Archivi tag: Diritti & Rovesci


Article by: Matteo Bagnasacco

Translation by: Paola Pupella

 “Let’s go”, directed by Antonietta De Lillo, was included in the section “Diritti & Rovesci”, a new section of the 32nd Torino Film Festival edited by Paolo Virzì.  In her film, the director of “Il resto è niente (Everything else is nothing)” tells the story of Luca Musella.

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Article by: Elisa Carbone

Translation by: Licia Ficulle

 ‘Per tutta la vita’ is the first film in this section curated by Paolo Virzì. The main theme of the film is divorce, examined from different points of view. The director Susanna Nicchiarelli (already established for two feature films, in particular Cosmonauta in 2009) decided to deal with this social phenomenon for the anniversary of the referendum in 1974, which led Italy to take sides on whether to legalize or not divorce.

The documentary treats this theme on various ways, though focusing the attention on personal stories represented on the screen. In fact, the protagonists are more or less common people reporting their opinion of divorce, according to their “skills” and experiences.

Monica, a zoologist, talks about monogamy in several species, starting with birds, passing for wolves and monkeys, up to human beings. Silvio, a divorce lawyer, describes the legislative and technical aspect of it. Although, as his wife Sveva, steps in his talk, he lets himself go in most personal confessions. Guido and Paola, parents of the fitter of the documentary, recall the history of their love at first, then their marriage and finally divorce.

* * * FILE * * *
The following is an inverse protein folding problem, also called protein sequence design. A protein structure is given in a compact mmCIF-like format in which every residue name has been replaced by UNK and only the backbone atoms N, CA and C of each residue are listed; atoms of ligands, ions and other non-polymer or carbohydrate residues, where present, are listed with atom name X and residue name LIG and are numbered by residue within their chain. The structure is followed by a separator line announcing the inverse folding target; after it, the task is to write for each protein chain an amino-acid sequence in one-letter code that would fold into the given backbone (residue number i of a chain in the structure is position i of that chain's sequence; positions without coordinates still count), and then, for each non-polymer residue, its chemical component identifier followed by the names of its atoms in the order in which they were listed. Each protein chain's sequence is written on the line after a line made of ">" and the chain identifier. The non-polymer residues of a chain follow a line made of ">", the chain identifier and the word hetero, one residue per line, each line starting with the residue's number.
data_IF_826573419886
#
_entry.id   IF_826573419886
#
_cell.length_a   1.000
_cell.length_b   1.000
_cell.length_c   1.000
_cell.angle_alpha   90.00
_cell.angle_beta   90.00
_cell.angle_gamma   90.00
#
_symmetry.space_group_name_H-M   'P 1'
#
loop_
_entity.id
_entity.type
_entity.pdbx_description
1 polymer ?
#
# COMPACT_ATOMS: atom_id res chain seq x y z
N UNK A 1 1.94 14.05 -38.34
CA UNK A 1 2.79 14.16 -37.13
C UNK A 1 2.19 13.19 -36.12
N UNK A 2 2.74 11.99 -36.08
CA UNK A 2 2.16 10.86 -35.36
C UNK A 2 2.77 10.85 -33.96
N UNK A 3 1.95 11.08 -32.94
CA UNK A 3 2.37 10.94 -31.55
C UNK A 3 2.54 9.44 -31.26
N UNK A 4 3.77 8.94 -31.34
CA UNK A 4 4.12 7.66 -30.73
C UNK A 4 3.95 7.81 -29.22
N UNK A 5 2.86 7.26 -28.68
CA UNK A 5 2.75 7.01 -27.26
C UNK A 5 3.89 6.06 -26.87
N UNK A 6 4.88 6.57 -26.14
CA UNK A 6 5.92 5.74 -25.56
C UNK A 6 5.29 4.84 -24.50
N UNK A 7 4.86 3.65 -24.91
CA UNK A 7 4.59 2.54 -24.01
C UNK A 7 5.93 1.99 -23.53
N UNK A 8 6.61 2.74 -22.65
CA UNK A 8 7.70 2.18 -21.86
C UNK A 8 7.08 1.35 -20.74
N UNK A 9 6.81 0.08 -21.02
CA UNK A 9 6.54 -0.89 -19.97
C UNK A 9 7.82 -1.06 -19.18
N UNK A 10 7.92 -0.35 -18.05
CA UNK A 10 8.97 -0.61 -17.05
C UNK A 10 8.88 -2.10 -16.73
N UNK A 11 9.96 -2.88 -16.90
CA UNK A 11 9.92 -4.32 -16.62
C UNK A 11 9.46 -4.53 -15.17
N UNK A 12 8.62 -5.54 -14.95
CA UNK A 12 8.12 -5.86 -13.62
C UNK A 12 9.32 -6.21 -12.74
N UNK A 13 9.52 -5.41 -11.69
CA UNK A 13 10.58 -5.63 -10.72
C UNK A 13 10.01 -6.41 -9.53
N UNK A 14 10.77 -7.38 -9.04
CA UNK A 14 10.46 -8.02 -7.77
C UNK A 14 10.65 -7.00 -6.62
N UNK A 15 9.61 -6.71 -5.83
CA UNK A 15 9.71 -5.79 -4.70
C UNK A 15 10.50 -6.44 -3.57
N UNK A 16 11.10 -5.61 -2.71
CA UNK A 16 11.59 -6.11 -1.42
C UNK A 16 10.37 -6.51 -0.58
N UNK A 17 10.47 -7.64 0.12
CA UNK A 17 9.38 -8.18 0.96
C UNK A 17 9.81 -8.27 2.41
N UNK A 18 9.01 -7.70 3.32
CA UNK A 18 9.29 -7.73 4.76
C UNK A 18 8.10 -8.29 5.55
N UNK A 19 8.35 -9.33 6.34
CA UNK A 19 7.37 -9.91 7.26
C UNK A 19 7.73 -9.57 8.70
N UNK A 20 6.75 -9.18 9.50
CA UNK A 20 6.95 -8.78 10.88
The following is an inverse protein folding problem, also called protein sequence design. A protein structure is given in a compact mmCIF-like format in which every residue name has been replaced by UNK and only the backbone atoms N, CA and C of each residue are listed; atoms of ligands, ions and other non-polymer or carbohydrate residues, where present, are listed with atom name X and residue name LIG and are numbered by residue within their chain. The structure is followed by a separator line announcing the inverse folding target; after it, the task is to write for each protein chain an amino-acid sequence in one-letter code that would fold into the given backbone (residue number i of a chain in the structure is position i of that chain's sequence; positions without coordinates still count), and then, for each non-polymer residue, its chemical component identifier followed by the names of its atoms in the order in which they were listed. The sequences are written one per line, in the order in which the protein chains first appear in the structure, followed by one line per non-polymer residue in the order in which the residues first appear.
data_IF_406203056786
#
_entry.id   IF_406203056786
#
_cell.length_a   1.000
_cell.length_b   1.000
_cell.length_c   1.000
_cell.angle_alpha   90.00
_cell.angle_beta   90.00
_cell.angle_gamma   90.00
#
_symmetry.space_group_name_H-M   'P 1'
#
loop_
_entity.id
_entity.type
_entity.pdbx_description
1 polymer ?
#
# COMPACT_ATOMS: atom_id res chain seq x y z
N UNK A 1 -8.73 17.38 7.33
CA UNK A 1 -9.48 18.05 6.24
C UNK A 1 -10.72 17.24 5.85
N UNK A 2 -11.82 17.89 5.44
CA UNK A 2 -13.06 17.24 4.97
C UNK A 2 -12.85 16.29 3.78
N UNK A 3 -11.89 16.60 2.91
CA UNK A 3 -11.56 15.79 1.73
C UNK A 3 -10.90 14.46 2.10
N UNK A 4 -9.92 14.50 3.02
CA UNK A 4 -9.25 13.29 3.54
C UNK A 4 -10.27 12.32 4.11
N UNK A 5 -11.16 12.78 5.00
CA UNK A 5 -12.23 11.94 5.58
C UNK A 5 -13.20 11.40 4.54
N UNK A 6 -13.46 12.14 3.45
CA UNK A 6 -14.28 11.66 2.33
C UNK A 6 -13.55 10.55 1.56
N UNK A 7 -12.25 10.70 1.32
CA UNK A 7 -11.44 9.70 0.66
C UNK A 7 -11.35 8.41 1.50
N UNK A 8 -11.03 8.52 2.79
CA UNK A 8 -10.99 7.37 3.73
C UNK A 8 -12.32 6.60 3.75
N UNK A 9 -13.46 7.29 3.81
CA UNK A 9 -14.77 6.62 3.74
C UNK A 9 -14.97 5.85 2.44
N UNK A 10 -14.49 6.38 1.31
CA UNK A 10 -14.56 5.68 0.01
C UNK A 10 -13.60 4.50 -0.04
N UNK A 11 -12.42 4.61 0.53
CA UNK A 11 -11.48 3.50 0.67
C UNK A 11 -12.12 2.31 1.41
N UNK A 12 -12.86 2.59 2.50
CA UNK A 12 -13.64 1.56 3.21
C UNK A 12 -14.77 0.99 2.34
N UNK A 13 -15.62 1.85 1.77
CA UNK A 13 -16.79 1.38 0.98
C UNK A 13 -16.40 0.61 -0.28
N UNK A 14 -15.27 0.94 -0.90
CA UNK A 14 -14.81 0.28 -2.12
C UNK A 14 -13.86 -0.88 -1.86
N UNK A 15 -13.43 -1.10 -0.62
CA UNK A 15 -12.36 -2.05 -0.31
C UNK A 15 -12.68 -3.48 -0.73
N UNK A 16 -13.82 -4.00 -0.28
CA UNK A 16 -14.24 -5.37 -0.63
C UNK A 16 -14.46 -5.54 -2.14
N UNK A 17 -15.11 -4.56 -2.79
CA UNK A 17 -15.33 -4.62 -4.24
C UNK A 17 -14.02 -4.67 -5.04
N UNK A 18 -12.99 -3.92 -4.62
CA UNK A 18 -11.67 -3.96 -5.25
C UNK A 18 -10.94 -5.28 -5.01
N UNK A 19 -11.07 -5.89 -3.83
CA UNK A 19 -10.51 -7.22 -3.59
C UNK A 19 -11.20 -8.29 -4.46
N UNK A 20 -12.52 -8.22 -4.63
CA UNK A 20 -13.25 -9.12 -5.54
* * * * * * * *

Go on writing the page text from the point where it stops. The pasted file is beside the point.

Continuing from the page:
The interviews alternate with family filmstrips of director Nicchiarelli (narrated in voiceover by his parents, still happily married) and original shoots from Rai archives. The last ones show old electoral slogans of politicians Berlinguer and Fanfani and some advertising pro-divorce starring Gianni Morandi and his family.

This mixture of evidences and sources highlights the desire of the director to find out the real meaning of marriage and divorce, also underlining how that meaning changed in time.

Is monogamy a natural or a social fact? Does the woman manage to break free from her role of mother and wife after the referendum? These questions do not need to an answer because the aim is pay attention to these and, through this document, research events and opinions, which help to developing a clear viewpoint.

The atmosphere is unique, both deep and personal, as it involves the participation of relatives and friends of the director. During the vision of her wedding shoot, Nicchiarelli’s mother states with clear awareness that divorce acquired real meaning only when women understood their freedom and their own social role, which was unimaginable before 1974.

In the end, she adds that the expression “per tutta la vita” (“for a whole life”), after 1974, changed its meaning from absolute to relative.